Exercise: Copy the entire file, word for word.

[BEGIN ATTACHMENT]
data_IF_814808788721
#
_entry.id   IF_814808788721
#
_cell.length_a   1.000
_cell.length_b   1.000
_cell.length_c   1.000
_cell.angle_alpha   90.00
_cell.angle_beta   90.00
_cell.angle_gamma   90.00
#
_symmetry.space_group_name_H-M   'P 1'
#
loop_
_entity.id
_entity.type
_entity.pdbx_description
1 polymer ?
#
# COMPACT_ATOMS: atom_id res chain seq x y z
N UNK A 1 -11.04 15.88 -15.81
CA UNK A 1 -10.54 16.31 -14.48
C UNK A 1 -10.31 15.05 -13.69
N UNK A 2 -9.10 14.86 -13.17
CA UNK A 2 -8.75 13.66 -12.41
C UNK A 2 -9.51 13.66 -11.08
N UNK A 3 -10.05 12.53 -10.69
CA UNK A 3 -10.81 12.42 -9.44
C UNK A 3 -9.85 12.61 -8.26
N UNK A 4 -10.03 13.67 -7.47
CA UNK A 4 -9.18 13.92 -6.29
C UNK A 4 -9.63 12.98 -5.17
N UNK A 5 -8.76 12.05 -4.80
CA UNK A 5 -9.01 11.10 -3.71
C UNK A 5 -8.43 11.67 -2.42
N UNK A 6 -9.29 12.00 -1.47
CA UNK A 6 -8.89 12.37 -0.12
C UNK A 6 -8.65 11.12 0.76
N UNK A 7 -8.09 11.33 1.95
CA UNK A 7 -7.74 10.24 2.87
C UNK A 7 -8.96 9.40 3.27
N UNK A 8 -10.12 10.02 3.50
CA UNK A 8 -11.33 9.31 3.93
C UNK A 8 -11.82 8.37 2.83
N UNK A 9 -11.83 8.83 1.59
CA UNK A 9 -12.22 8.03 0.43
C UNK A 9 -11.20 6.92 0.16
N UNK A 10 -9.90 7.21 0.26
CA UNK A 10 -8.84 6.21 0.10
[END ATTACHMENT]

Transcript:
data_IF_814808788721
#
_entry.id   IF_814808788721
#
_cell.length_a   1.000
_cell.length_b   1.000
_cell.length_c   1.000
_cell.angle_alpha   90.00
_cell.angle_beta   90.00
_cell.angle_gamma   90.00
#
_symmetry.space_group_name_H-M   'P 1'
#
loop_
_entity.id
_entity.type
_entity.pdbx_description
1 polymer ?
#
# COMPACT_ATOMS: atom_id res chain seq x y z
N UNK A 1 -11.04 15.88 -15.81
CA UNK A 1 -10.54 16.31 -14.48
C UNK A 1 -10.31 15.05 -13.69
N UNK A 2 -9.10 14.86 -13.17
CA UNK A 2 -8.75 13.66 -12.41
C UNK A 2 -9.51 13.66 -11.08
N UNK A 3 -10.05 12.53 -10.69
CA UNK A 3 -10.81 12.42 -9.44
C UNK A 3 -9.85 12.61 -8.26
N UNK A 4 -10.03 13.67 -7.47
CA UNK A 4 -9.18 13.92 -6.29
C UNK A 4 -9.63 12.98 -5.17
N UNK A 5 -8.76 12.05 -4.80
CA UNK A 5 -9.01 11.10 -3.71
C UNK A 5 -8.43 11.67 -2.42
N UNK A 6 -9.29 12.00 -1.47
CA UNK A 6 -8.89 12.37 -0.12
C UNK A 6 -8.65 11.12 0.76
N UNK A 7 -8.09 11.33 1.95
CA UNK A 7 -7.74 10.24 2.87
C UNK A 7 -8.96 9.40 3.27
N UNK A 8 -10.12 10.02 3.50
CA UNK A 8 -11.33 9.31 3.93
C UNK A 8 -11.82 8.37 2.83
N UNK A 9 -11.83 8.83 1.59
CA UNK A 9 -12.22 8.03 0.43
C UNK A 9 -11.20 6.92 0.16
N UNK A 10 -9.90 7.21 0.26
CA UNK A 10 -8.84 6.21 0.10